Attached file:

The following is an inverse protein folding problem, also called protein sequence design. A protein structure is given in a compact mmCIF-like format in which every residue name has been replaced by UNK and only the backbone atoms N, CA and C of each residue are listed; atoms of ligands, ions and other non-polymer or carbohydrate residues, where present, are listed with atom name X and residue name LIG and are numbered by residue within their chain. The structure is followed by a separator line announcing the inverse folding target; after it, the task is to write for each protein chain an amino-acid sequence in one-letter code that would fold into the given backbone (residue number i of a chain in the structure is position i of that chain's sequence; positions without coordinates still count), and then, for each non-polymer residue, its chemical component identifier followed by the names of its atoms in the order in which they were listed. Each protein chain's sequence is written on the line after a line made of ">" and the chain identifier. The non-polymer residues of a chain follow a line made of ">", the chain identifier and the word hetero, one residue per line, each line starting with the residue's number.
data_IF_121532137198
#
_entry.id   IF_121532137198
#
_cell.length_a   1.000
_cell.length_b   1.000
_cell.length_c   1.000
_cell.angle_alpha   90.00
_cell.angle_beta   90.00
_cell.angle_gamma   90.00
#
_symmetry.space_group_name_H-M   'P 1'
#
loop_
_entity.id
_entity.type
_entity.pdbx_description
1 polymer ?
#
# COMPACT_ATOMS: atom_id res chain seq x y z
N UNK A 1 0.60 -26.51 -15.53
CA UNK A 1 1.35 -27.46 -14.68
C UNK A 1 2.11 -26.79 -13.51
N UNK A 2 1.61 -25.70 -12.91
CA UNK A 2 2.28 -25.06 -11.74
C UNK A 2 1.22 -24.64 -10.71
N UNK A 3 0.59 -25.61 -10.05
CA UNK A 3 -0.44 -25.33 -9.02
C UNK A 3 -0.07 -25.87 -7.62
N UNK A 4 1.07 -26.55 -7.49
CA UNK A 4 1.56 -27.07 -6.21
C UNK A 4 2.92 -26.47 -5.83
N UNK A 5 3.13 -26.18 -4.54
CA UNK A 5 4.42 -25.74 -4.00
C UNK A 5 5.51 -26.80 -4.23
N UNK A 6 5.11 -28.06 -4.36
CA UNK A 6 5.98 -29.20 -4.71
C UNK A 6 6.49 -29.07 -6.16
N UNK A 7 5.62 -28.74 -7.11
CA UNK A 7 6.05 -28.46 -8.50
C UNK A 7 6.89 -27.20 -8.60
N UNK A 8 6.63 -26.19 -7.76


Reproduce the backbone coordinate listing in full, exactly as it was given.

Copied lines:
The following is an inverse protein folding problem, also called protein sequence design. A protein structure is given in a compact mmCIF-like format in which every residue name has been replaced by UNK and only the backbone atoms N, CA and C of each residue are listed; atoms of ligands, ions and other non-polymer or carbohydrate residues, where present, are listed with atom name X and residue name LIG and are numbered by residue within their chain. The structure is followed by a separator line announcing the inverse folding target; after it, the task is to write for each protein chain an amino-acid sequence in one-letter code that would fold into the given backbone (residue number i of a chain in the structure is position i of that chain's sequence; positions without coordinates still count), and then, for each non-polymer residue, its chemical component identifier followed by the names of its atoms in the order in which they were listed. Each protein chain's sequence is written on the line after a line made of ">" and the chain identifier. The non-polymer residues of a chain follow a line made of ">", the chain identifier and the word hetero, one residue per line, each line starting with the residue's number.
data_IF_121532137198
#
_entry.id   IF_121532137198
#
_cell.length_a   1.000
_cell.length_b   1.000
_cell.length_c   1.000
_cell.angle_alpha   90.00
_cell.angle_beta   90.00
_cell.angle_gamma   90.00
#
_symmetry.space_group_name_H-M   'P 1'
#
loop_
_entity.id
_entity.type
_entity.pdbx_description
1 polymer ?
#
# COMPACT_ATOMS: atom_id res chain seq x y z
N UNK A 1 0.60 -26.51 -15.53
CA UNK A 1 1.35 -27.46 -14.68
C UNK A 1 2.11 -26.79 -13.51
N UNK A 2 1.61 -25.70 -12.91
CA UNK A 2 2.28 -25.06 -11.74
C UNK A 2 1.22 -24.64 -10.71
N UNK A 3 0.59 -25.61 -10.05
CA UNK A 3 -0.44 -25.33 -9.02
C UNK A 3 -0.07 -25.87 -7.62
N UNK A 4 1.07 -26.55 -7.49
CA UNK A 4 1.56 -27.07 -6.21
C UNK A 4 2.92 -26.47 -5.83
N UNK A 5 3.13 -26.18 -4.54
CA UNK A 5 4.42 -25.74 -4.00
C UNK A 5 5.51 -26.80 -4.23
N UNK A 6 5.11 -28.06 -4.36
CA UNK A 6 5.98 -29.20 -4.71
C UNK A 6 6.49 -29.07 -6.16
N UNK A 7 5.62 -28.74 -7.11
CA UNK A 7 6.05 -28.46 -8.50
C UNK A 7 6.89 -27.20 -8.60
N UNK A 8 6.63 -26.19 -7.76